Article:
WORKERS, trade unionists and youth on the more than 300,000-strong march from the BBC Broadcasting House to Parliament Square on Saturday demanded that the TUC be made to call a General Strike to bring the Tories down now.
Over and over again in the past few months they have praised the emergency services, and yet they have just voted again to deny them a pay rise and to continue with the cuts to the services. Never has so much been taken from so many for the benefit of so few.’
Addressing the march outside the BBC before it set off, 22-year-old Shen, from the Bakers Union, said: ‘I’m a McDonald’s worker and I and my workmates have decided to form a union. There are many hardships fast food workers face – pay, harassment, bullying from management, and no regular hours.
‘So many fast food workers are suffering, we are told we are unskilled, lazy, stupid, impossible to organise. But many of our brothers and sisters around the world are organising, in the US, New Zealand, in Denmark they are striking.
‘Hundreds of thousands of fast food workers are paid poverty pay, unable to afford to buy the food they sell. Fast food workers need to rise up from our slumber, organise. If you are a fast food worker join us. Join the Bakers Union.’
After his speech, Ian Hodson, President of the Bakers Union, told News Line: ‘We’ve been working to organise across the fast food industry. We recognise it’s a huge task, but we know when people hear the message they see the need to organise and they join.
‘We call on all fast food workers to contact us now. We are fighting for a £10 minimum wage now, end the youth minimum wage, and the abolition of zero hours contracts.’
Other speakers addressed the march. Moira Samuels, Justice for Grenfell, said: ‘I’m a local teacher and live close by Grenfell. We watched and heard the screams of family and friends. There are many levels of trauma.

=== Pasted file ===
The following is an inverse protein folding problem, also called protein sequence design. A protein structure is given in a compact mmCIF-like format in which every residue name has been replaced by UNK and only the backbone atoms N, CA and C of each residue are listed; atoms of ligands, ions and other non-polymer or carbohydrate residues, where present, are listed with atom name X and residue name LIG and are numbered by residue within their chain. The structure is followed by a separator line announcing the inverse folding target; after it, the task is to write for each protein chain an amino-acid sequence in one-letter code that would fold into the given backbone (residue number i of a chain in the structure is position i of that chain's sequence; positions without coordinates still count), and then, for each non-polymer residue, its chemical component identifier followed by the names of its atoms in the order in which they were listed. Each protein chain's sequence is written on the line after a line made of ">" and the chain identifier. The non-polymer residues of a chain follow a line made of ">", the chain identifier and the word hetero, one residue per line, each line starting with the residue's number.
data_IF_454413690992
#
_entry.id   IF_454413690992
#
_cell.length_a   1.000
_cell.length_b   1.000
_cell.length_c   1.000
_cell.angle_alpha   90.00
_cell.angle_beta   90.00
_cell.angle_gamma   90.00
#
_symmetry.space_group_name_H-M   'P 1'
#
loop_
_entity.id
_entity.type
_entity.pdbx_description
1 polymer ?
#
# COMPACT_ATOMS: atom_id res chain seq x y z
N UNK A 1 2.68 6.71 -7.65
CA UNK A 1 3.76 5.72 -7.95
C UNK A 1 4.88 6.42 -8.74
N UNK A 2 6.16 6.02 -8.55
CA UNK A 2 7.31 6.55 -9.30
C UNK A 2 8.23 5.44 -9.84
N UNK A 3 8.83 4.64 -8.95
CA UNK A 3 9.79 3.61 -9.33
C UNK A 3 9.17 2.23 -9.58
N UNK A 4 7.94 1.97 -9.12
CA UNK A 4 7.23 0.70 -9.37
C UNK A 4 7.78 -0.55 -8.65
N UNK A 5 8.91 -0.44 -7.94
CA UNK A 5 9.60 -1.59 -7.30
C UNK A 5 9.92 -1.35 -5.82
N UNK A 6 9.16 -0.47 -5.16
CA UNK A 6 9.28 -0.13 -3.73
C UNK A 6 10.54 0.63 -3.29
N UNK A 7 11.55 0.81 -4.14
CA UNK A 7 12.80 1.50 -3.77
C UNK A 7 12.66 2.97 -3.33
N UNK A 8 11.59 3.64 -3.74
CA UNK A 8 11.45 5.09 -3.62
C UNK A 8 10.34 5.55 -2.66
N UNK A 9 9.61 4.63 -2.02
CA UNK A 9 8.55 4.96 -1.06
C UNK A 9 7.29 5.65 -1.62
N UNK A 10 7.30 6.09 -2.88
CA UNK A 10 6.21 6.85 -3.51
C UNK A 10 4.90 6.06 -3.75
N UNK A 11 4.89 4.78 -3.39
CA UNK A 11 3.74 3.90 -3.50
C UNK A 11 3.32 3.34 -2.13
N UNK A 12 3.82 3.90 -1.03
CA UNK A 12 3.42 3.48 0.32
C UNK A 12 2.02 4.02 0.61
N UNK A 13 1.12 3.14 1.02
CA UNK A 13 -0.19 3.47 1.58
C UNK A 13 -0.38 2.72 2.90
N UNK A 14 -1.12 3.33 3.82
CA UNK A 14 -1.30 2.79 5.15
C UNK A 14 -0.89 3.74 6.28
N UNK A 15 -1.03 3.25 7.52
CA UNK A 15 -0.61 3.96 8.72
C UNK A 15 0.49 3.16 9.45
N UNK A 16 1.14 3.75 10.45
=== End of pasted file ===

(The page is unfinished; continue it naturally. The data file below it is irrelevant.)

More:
‘Our local rotten Tory council were absent. They abandoned us. Their decision to cut costs led to the fire. This council must face jail. They close our nurseries, they sell our libraries and they kill us in our homes.
‘Rise up and continue to rise. Tories out and justice for Grenfell!’
Shadow Home Secretary Diane Abbott said: ‘We will not rest until there is justice for the people of Grenfell, we will not rest until we lift the public sector pay cap and we will not stand for the demonisation of trade unionists.’
Unison General Secretary, Dave Prentis said: ‘We will organise and mobilise to achieve the change we want. Let’s march today. Let’s rise up and sweep the Tories out.’
FBU General Secretary Matt Wrack said: ‘We send a message to this government and its policies – austerity, pay freeze – you’ve got no mandate, clear off, get out the way.
‘What happened at Grenfell is a horror still unfolding. But what’s behind it is what we’ve seen for a generation – the undermining of public safety, privatisation, specialist fire safety officers cut by two-thirds since 2004.
‘The previous PM described health and safety as a monster that needs to be killed. Well, there are over 80 killed. Grenfell was not an act of God. Many people need to be held to account, right to the top.’
During the march, Liane Caine, from Luton, told News Line: ‘I’m here to fight for justice for Grenfell. It’s disgusting they had no sprinklers, no fire safety in that building, no proper fire escape. And the cladding was only put up for the rich people and how it looked to them. The blame lies at the top with the Tory government. There needs to be an inquest, not a public inquiry with a judge appointed by the Tories.’
Her friend, Stephanie Smith said: ‘What brought me here was hearing that someone had to throw her baby out of the window to try to save it. I’m a mother and know how it must have felt. The Tories are to blame.’
Cathy Beresford, RCN member from Slough, said: ‘I’ve been a nurse for 19 years and I’ve got three children. I need to make my contribution for protecting the future, protecting public services. I’m totally against the pay cap and fees for student nurses, there’s not enough nurses.